US indie author Michael La Ronn shares his enthusiasm for a new craze that’s helped him reach more readers for his self-published books: walking podcasts. With as little as 20 minutes required to create and upload your own, it has to be worth a shot!
One of the biggest trends right now among indie authors is the walking podcast (“walkcast”). The author takes a walk, talks into their phone about whatever is on their mind, and then uploads the talk to YouTube or iTunes.
A few authors started this trend (Nathan Lowell, Lindsay Buroker, and David Wright), and then almost overnight, at least a dozen authors started walkcasts of their own. Just go to Google+ or YouTube and search for the hashtag #walkcast and you’ll see what I mean.
Why Make Walking Podcasts (Walkcasts)?
Walking is one of the best things a writer can do. It keeps you healthy, and it gives you time to clear your mind. Why not walk AND get some work done at the same time?
I decided to try my own walkcast, just to see what would happen. I recorded myself talking as I drove to the gym. I loved it so much that I do it every week now.
I discuss a variety of things in my walkcast, both writing and non-writing. I’ve done episodes on “Writing Interactive Fiction,” “Creating a Production Schedule,” “The Pros and Cons of Living in Des Moines, Iowa”, and “Jobs I’ve Had,” to name a few. The non-writing episodes were fun because I explored old memories. Surprisingly, the non-writing episodes have been the most popular.
If you’re still not sold on the idea of a walking podcast, here are seven more reasons to consider trying one:
Your existing audience will appreciate it. Readers love to hear what makes their favorite artists tick.
How to Make a Walking Podcast (Walkcast)
It’s easy. Just take your phone with you and talk. You can use your camera app on your phone (if you want to do a vlog), the Voice Memo app on your phone (like I do), or you can use a digital camera or voice recorder.Most of my episodes are around 10 minutes, and it takes me approximately 5-10 minutes to upload each one. That’s much easier than producing a full-length podcast.
- It’s extemporaneous. Are you looking to start a speaking career? Doing a walkcast off-the-cuff is a great way to build your speaking skills, and also something you can link to on your speaking page.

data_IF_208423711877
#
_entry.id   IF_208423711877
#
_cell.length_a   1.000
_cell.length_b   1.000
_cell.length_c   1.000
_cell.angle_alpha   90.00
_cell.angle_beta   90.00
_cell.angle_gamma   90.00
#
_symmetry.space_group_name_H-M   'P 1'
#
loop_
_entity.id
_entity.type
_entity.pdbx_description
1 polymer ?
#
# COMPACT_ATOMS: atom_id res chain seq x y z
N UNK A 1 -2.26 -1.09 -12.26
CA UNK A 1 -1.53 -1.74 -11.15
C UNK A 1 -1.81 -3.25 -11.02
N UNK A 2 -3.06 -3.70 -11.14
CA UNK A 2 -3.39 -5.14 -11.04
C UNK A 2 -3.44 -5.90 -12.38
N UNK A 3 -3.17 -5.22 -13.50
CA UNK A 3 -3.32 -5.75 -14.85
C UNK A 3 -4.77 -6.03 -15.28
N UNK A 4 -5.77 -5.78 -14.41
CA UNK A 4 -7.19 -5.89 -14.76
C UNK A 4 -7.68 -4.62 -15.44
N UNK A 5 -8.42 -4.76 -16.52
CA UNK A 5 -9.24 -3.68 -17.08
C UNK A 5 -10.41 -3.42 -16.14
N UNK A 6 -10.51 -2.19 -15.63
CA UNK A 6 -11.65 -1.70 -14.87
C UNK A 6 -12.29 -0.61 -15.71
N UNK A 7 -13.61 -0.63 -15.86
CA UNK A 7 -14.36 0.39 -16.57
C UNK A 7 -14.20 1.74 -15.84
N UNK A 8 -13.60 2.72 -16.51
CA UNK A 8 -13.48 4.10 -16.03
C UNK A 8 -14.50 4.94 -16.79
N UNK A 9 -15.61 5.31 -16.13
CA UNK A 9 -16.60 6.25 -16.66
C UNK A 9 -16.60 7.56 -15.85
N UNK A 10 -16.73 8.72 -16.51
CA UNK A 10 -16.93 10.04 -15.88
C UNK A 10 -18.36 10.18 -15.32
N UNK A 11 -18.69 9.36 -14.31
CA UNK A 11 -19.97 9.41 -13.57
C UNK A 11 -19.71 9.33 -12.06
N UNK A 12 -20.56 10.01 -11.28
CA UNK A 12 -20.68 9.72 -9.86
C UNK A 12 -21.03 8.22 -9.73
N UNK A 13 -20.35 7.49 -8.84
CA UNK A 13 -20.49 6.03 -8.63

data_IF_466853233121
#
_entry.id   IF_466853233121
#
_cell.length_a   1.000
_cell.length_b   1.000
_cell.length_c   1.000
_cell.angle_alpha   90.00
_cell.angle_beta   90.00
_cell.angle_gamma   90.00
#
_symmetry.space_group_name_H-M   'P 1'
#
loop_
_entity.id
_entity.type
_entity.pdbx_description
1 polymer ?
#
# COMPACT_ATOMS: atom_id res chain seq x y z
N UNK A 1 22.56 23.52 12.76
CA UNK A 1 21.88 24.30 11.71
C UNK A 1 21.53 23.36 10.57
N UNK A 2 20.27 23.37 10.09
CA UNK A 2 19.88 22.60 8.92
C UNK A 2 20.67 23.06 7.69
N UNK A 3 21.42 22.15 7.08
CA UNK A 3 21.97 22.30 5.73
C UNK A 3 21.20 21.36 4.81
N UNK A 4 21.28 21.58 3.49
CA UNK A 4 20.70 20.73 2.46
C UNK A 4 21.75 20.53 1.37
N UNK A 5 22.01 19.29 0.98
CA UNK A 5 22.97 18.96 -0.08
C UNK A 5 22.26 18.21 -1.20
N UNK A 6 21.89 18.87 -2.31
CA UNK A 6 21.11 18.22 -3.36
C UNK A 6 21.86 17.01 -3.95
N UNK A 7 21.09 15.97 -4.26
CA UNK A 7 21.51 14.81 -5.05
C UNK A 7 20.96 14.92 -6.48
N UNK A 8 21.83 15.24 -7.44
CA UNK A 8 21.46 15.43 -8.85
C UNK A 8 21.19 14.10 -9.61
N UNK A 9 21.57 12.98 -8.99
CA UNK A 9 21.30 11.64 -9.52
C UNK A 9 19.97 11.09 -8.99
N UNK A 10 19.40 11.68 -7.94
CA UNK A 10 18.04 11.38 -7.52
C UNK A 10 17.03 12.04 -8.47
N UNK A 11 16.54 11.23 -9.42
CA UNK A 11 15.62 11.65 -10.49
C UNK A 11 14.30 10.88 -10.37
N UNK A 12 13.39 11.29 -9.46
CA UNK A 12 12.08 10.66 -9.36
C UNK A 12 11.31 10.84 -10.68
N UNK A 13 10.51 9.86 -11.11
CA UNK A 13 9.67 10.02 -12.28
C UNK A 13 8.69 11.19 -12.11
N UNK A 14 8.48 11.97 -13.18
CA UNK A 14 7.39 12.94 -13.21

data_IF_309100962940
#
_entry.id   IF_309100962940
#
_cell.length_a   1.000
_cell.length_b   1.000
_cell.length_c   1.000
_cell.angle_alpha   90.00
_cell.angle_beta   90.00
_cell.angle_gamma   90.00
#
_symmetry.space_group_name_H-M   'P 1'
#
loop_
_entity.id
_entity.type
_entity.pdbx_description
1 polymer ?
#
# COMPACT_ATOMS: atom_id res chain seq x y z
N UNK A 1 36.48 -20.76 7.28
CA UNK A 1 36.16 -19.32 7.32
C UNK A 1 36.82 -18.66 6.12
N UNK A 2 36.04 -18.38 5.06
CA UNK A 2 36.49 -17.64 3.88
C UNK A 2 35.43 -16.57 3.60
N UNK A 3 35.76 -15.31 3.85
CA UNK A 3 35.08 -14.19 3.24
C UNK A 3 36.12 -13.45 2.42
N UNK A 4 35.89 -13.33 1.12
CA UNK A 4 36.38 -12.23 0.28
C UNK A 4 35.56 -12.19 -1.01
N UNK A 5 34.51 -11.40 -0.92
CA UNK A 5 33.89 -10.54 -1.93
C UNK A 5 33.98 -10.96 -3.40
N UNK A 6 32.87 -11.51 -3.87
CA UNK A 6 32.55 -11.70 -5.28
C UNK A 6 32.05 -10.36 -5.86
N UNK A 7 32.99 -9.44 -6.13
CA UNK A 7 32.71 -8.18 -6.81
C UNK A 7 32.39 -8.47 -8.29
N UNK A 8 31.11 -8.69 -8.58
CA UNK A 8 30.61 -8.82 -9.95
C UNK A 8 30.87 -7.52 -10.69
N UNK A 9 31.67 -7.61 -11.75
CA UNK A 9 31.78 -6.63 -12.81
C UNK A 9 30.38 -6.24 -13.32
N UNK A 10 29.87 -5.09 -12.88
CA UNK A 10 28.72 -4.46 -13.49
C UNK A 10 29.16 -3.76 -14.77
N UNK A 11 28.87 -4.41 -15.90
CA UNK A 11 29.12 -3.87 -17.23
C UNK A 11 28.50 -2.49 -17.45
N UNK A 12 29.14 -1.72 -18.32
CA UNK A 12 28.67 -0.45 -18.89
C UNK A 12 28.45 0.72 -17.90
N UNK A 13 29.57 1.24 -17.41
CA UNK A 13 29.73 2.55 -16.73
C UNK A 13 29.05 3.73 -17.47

- It’s intimate. A walkcast is a direct link between the walkcaster and the listener. When I record my episodes, it feels as if I’m talking to a friend, and I find myself opening up more than I ever would in a blog post or on social media.
- It’s quite amazing. David Wright talked about his addiction to diet soda in recent episode. The Walking Rob talked about his addiction to marijuana. Others have spoken openly about battles with depression. Few mediums allow a writer to get this intimate.
- It’s painless. You can edit your podcasts as much or as little as you want. As long as the audio is clear and/or the video is good quality, no one is going to complain.
- It’s fun. As a listener and watcher of walkcasts, I’ve gotten to know other indie writers. We often mention each other in our walkcasts, and we piggyback on each other’s topics.
- It’s healthy. Enough said.
What I’ve Gained from Making Walkcasts
My walking podcast has helped me reach new people, which resulted in a big bump in pageviews on my site.It also helped me make some new friends. It has been an invaluable tool in helping me express myself and find my voice online. Perhaps it can do the same for you, and even more.
Check out Michael’s walking podcasts here:
Great ideas, Michael – let’s help spread the word! Here’s our suggested tweet to share this post:
“Authors – reach more readers with walking podcasts! Here’s how: http://selfpublishingadvice.org/walking-podcast/ via @MichaelLaRonn for @IndieAuthorALLi “